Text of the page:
By the way, in case you're wondering how a +1 to crit range compares with a +1 to hit, see the last column in the previous table. 20/2x is equivalent (in average damage improvement) to a +1 to hit, 20/3x and 19+/2x to a +2 to hit, and so on. So, if you're not a Fighter, each point of critical range is worth +1 to hit (+1/+2/+3). If you are a Fighter, then each point of critical range is worth +2 to hit (+2/+4/+6). Generally, +2 to hit is equivalent to +1 damage.


CountingWizard said...

I agree that the static damage at first glance appears to make weapon choice a meaningless choice. But this is largely because in OD&D, rules are sparse and simplified, giving the referee the power to use more judgement when adjudicating the actions of players. There are a few mechanical benefits written into the game regarding weapon choice as well; ex: a swimmer can only carry a dagger, spear, or other buoyant weapon in the water while swimming.

I think you overlook two other important facts as well.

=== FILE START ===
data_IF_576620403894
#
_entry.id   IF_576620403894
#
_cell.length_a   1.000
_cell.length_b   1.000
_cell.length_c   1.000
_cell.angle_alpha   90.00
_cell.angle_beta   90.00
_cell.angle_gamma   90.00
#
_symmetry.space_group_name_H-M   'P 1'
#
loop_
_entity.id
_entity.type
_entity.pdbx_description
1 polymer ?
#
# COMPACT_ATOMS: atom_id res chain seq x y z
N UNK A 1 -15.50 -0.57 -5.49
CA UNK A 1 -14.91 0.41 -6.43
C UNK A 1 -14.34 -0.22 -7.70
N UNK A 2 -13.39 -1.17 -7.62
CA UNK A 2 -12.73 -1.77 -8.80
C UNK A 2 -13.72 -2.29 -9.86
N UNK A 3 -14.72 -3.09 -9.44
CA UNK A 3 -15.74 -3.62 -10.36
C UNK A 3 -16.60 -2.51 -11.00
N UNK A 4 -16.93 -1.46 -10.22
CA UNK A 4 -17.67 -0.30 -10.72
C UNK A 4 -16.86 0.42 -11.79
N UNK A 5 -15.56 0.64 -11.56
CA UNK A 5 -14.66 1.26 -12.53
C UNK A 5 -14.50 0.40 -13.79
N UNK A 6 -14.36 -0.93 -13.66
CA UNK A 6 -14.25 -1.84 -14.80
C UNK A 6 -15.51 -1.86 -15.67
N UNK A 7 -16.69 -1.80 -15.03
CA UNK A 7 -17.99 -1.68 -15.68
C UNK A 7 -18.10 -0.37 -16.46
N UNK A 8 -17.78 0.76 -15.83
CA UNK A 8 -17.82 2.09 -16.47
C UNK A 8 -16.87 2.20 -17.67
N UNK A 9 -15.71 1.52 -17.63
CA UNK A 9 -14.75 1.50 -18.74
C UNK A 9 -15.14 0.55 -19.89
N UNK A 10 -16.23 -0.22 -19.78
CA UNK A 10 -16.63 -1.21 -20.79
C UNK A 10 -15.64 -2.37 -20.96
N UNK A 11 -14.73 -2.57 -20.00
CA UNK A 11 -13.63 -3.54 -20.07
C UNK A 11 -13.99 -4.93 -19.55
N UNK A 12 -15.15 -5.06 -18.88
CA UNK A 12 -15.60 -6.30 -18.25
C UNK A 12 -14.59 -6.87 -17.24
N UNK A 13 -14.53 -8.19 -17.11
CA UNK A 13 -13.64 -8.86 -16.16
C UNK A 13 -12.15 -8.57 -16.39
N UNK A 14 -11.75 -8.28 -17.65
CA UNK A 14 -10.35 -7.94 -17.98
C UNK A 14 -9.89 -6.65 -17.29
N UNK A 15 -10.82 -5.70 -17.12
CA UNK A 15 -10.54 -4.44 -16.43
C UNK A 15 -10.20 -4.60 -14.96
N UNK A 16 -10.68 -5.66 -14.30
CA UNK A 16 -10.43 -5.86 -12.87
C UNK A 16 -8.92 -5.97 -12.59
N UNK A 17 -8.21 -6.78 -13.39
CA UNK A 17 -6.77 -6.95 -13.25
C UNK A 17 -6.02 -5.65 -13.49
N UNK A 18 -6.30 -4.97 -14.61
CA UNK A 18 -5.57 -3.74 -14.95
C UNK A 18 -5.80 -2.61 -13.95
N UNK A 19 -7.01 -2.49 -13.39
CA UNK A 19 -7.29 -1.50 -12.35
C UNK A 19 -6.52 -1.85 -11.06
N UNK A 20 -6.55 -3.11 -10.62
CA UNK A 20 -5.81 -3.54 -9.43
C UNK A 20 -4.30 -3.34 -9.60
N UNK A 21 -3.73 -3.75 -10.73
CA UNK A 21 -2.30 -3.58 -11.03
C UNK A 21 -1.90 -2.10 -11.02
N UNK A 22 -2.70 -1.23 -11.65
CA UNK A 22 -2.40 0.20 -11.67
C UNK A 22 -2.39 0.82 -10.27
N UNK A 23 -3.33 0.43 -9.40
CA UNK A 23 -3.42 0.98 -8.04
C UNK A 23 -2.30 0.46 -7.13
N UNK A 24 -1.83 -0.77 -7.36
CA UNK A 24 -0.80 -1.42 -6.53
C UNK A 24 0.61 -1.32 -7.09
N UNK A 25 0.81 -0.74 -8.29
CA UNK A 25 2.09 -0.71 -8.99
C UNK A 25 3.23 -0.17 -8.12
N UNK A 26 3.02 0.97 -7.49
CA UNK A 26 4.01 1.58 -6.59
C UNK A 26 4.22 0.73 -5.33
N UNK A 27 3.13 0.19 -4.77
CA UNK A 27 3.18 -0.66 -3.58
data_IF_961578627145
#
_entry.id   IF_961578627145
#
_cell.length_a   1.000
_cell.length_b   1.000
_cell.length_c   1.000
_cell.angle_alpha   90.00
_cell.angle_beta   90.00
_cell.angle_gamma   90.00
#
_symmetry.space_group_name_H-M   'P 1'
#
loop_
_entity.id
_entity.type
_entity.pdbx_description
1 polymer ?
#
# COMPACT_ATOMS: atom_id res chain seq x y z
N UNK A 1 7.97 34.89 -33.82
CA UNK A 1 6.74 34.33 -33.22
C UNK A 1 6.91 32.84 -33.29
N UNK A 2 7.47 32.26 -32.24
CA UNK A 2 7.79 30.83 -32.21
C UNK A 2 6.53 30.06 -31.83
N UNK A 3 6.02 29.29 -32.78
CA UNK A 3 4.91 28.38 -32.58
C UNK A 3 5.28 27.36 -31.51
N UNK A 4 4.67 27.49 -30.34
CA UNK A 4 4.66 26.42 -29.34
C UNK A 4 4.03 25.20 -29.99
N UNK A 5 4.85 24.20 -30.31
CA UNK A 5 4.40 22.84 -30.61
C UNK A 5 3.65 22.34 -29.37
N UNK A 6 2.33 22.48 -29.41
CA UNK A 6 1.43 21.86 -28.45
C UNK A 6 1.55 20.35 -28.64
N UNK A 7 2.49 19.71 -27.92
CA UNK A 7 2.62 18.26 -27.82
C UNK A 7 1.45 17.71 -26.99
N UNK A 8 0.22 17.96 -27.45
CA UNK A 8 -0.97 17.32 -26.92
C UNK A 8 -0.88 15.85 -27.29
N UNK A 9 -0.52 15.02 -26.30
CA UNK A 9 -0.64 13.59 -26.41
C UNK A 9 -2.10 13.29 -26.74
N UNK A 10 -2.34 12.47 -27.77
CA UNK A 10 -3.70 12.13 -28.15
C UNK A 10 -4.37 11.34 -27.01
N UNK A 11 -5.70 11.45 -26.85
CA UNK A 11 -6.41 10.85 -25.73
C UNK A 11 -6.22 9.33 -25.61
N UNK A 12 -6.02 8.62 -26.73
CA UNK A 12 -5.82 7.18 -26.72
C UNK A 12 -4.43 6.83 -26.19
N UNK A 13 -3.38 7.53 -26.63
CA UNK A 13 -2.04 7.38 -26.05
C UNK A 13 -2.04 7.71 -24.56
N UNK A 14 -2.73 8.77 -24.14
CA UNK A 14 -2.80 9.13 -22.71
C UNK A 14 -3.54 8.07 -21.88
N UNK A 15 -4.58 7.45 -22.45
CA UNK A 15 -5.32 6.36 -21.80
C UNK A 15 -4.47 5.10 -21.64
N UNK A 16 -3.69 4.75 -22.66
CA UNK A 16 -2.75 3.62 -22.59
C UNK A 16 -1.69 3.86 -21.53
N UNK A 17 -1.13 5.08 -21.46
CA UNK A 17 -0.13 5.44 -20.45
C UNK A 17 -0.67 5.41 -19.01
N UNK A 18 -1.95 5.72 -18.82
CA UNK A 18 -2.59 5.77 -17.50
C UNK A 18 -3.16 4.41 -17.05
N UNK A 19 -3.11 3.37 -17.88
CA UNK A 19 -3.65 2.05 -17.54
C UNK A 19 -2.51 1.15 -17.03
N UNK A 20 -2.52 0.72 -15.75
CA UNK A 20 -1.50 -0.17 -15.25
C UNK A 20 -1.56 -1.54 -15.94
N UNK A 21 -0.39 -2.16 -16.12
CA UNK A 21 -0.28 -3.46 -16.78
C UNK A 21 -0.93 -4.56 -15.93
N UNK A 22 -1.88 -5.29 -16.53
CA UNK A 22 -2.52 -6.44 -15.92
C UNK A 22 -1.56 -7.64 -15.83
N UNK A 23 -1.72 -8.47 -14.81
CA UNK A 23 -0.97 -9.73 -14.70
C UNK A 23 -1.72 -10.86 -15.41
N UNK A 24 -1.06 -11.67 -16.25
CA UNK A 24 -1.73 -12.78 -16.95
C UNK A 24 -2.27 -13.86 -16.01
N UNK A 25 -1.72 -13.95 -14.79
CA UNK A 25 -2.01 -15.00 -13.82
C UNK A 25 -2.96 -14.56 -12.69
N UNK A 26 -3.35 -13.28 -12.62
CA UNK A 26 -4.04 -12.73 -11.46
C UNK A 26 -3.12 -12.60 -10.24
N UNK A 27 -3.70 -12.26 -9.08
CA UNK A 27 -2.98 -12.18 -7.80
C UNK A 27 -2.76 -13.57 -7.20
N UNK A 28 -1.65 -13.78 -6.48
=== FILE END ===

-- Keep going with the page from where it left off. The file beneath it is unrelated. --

1. Freedom to choose any weapon, rather than pressure to choose the most mechanically beneficial weapon.

2. Weapons have utility outside of causing damage, and some weapons have limitations not listed in the rules.

As an example of my second point, I'll run through a few:

Axes can chop through doors faster, cut ropes faster, and can often be thrown unlike a sword. Axes can also be used to chop down a tree or sapling, something which may be of great use in wilderness travel.

Polearms are long heavy, and usually unwieldy in many underground settings. They also let you attack from ranks further back from the front line, or if enough are used, form a pike defense, granting first attack against anyone attempting to close into melee from the front.

Spears can be used for some amount of reach, like from the 2nd rank, or can be thrown. Spears can also be used in a similar fashion to a 10' pole. Their use can be limited in a crowded free-for-all melee however.

Swords are versatile for use in combat, and while generic in attribute, the magical variety are the signature weapon of fighting-men and grant many special powers and abilities.